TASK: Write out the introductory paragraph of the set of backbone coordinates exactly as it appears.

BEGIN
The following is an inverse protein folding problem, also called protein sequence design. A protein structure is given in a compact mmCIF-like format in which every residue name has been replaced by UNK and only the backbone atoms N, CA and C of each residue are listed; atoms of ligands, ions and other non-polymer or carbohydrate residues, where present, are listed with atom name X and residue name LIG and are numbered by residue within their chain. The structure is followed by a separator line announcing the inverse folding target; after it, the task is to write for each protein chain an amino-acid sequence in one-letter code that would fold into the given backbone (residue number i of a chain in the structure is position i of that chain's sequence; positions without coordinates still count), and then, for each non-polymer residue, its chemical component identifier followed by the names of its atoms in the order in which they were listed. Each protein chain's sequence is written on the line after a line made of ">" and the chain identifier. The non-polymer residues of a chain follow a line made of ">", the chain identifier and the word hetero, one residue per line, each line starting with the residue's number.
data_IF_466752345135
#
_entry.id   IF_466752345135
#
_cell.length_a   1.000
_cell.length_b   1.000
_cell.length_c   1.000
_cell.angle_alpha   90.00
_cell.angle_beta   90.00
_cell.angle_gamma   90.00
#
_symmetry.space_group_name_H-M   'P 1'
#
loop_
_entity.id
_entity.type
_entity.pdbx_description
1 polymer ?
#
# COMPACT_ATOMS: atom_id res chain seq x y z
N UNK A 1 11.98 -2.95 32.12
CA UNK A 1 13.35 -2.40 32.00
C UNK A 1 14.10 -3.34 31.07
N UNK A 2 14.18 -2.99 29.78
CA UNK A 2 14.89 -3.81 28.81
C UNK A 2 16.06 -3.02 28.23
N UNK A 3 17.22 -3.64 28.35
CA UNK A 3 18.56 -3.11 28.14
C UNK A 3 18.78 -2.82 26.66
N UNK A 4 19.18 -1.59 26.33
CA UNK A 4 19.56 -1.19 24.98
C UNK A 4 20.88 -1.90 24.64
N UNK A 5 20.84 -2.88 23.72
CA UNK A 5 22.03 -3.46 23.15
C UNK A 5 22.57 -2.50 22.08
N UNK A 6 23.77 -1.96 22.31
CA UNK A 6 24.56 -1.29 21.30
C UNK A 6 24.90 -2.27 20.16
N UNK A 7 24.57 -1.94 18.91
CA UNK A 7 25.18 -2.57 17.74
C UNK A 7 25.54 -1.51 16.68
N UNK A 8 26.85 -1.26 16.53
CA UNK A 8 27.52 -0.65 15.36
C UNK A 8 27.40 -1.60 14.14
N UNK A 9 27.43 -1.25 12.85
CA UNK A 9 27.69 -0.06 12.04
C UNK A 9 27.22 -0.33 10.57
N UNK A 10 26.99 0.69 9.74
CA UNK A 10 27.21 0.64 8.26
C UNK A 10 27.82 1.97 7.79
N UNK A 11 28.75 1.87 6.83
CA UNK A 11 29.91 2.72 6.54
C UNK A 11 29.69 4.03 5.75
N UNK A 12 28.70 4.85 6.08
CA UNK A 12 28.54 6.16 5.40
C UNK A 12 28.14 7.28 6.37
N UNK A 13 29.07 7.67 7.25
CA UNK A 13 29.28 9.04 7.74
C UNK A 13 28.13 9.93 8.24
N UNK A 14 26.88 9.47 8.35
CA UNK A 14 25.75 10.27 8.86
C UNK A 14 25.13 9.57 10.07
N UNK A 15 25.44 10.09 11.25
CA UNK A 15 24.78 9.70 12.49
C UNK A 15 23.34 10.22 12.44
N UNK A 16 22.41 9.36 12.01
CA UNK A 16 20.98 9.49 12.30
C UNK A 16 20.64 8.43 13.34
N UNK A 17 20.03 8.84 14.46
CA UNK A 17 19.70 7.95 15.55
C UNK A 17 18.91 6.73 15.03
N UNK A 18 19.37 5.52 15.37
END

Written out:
The following is an inverse protein folding problem, also called protein sequence design. A protein structure is given in a compact mmCIF-like format in which every residue name has been replaced by UNK and only the backbone atoms N, CA and C of each residue are listed; atoms of ligands, ions and other non-polymer or carbohydrate residues, where present, are listed with atom name X and residue name LIG and are numbered by residue within their chain. The structure is followed by a separator line announcing the inverse folding target; after it, the task is to write for each protein chain an amino-acid sequence in one-letter code that would fold into the given backbone (residue number i of a chain in the structure is position i of that chain's sequence; positions without coordinates still count), and then, for each non-polymer residue, its chemical component identifier followed by the names of its atoms in the order in which they were listed. Each protein chain's sequence is written on the line after a line made of ">" and the chain identifier. The non-polymer residues of a chain follow a line made of ">", the chain identifier and the word hetero, one residue per line, each line starting with the residue's number.